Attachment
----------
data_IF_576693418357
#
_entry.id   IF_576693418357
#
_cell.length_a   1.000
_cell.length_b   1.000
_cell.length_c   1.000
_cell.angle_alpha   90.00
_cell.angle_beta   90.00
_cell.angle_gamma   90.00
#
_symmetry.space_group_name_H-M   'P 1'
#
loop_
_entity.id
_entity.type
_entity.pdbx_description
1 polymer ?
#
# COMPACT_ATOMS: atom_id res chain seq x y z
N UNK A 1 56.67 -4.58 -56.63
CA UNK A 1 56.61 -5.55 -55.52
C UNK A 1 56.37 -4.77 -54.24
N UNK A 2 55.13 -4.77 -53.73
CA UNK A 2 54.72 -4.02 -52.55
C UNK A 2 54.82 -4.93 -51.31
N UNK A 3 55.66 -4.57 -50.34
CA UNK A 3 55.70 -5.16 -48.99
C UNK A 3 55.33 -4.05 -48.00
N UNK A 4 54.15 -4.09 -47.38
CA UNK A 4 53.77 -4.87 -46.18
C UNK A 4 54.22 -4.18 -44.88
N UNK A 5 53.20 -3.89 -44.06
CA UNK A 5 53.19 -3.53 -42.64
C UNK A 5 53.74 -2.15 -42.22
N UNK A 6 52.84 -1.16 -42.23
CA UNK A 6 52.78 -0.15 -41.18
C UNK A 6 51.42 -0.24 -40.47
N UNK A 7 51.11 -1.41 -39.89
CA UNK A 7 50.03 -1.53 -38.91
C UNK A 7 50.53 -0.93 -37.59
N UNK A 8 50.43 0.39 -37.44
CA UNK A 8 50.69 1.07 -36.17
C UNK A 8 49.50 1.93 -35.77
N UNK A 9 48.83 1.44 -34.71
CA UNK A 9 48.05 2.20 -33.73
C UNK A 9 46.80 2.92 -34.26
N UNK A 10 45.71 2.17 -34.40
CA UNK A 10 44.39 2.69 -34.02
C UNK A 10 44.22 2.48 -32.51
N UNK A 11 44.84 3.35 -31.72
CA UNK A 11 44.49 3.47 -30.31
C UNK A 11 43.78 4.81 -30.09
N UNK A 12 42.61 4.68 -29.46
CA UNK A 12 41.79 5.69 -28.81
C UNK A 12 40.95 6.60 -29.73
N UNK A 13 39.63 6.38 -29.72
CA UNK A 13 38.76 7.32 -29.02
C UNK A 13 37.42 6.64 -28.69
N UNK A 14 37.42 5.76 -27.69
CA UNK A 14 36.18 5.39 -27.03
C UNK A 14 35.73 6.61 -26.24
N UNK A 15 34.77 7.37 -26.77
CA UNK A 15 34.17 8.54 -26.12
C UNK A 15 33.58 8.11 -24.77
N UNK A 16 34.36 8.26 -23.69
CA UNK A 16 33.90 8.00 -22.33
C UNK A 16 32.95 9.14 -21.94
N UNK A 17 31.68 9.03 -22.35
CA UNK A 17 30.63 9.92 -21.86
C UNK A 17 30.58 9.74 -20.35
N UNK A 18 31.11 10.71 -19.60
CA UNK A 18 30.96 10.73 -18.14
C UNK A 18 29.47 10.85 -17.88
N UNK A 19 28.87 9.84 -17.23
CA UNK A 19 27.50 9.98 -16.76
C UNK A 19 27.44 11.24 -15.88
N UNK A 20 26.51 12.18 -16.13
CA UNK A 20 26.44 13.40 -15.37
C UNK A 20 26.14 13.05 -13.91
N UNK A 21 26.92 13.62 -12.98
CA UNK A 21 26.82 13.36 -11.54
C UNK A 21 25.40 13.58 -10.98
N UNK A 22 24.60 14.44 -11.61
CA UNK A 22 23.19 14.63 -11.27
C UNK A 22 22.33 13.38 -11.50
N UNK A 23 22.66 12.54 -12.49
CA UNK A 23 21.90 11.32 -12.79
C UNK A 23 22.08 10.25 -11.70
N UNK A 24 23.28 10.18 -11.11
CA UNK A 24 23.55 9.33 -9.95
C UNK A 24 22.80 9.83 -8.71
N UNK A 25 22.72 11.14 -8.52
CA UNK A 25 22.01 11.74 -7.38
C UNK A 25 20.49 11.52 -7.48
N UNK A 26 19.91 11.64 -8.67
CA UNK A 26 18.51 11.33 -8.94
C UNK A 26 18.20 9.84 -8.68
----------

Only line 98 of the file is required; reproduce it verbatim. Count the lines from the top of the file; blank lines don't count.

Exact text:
C UNK A 26 18.20 9.84 -8.68